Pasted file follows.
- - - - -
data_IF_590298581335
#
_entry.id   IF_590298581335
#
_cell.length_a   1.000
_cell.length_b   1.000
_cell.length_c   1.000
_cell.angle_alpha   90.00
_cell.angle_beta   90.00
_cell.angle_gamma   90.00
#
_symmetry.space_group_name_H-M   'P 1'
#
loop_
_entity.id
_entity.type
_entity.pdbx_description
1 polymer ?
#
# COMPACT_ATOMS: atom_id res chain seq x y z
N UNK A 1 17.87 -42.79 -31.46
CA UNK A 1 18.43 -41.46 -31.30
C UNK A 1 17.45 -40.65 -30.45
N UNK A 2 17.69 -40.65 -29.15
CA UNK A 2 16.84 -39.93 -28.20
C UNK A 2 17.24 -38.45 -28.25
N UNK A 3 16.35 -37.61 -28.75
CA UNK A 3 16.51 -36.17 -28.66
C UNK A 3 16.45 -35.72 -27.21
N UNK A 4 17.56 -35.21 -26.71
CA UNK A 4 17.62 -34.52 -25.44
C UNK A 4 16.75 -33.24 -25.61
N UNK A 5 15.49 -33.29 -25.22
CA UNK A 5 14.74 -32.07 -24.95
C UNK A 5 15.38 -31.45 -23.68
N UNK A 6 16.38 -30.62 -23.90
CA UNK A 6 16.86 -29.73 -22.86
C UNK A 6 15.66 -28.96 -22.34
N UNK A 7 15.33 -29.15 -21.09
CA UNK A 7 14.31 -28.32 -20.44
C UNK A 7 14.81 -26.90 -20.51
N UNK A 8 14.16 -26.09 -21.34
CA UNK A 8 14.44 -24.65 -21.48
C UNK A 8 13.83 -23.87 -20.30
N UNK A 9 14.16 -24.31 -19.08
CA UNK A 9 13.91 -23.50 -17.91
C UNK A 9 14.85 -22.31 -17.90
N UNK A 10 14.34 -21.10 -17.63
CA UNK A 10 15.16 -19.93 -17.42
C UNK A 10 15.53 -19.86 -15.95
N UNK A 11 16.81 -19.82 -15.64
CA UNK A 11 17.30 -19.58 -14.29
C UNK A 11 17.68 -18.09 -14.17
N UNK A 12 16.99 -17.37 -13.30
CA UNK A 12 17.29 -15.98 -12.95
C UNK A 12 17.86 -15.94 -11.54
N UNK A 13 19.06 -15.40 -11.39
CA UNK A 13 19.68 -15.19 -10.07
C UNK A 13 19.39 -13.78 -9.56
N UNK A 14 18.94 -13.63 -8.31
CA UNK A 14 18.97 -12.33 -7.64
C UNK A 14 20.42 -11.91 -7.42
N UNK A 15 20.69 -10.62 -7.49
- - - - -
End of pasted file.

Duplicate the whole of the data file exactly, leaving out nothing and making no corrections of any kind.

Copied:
data_IF_590298581335
#
_entry.id   IF_590298581335
#
_cell.length_a   1.000
_cell.length_b   1.000
_cell.length_c   1.000
_cell.angle_alpha   90.00
_cell.angle_beta   90.00
_cell.angle_gamma   90.00
#
_symmetry.space_group_name_H-M   'P 1'
#
loop_
_entity.id
_entity.type
_entity.pdbx_description
1 polymer ?
#
# COMPACT_ATOMS: atom_id res chain seq x y z
N UNK A 1 17.87 -42.79 -31.46
CA UNK A 1 18.43 -41.46 -31.30
C UNK A 1 17.45 -40.65 -30.45
N UNK A 2 17.69 -40.65 -29.15
CA UNK A 2 16.84 -39.93 -28.20
C UNK A 2 17.24 -38.45 -28.25
N UNK A 3 16.35 -37.61 -28.75
CA UNK A 3 16.51 -36.17 -28.66
C UNK A 3 16.45 -35.72 -27.21
N UNK A 4 17.56 -35.21 -26.71
CA UNK A 4 17.62 -34.52 -25.44
C UNK A 4 16.75 -33.24 -25.61
N UNK A 5 15.49 -33.29 -25.22
CA UNK A 5 14.74 -32.07 -24.95
C UNK A 5 15.38 -31.45 -23.68
N UNK A 6 16.38 -30.62 -23.90
CA UNK A 6 16.86 -29.73 -22.86
C UNK A 6 15.66 -28.96 -22.34
N UNK A 7 15.33 -29.15 -21.09
CA UNK A 7 14.31 -28.32 -20.44
C UNK A 7 14.81 -26.90 -20.51
N UNK A 8 14.16 -26.09 -21.34
CA UNK A 8 14.44 -24.65 -21.48
C UNK A 8 13.83 -23.87 -20.30
N UNK A 9 14.16 -24.31 -19.08
CA UNK A 9 13.91 -23.50 -17.91
C UNK A 9 14.85 -22.31 -17.90
N UNK A 10 14.34 -21.10 -17.63
CA UNK A 10 15.16 -19.93 -17.42
C UNK A 10 15.53 -19.86 -15.95
N UNK A 11 16.81 -19.82 -15.64
CA UNK A 11 17.30 -19.58 -14.29
C UNK A 11 17.68 -18.09 -14.17
N UNK A 12 16.99 -17.37 -13.30
CA UNK A 12 17.29 -15.98 -12.95
C UNK A 12 17.86 -15.94 -11.54
N UNK A 13 19.06 -15.40 -11.39
CA UNK A 13 19.68 -15.19 -10.07
C UNK A 13 19.39 -13.78 -9.56
N UNK A 14 18.94 -13.63 -8.31
CA UNK A 14 18.97 -12.33 -7.64
C UNK A 14 20.42 -11.91 -7.42
N UNK A 15 20.69 -10.62 -7.49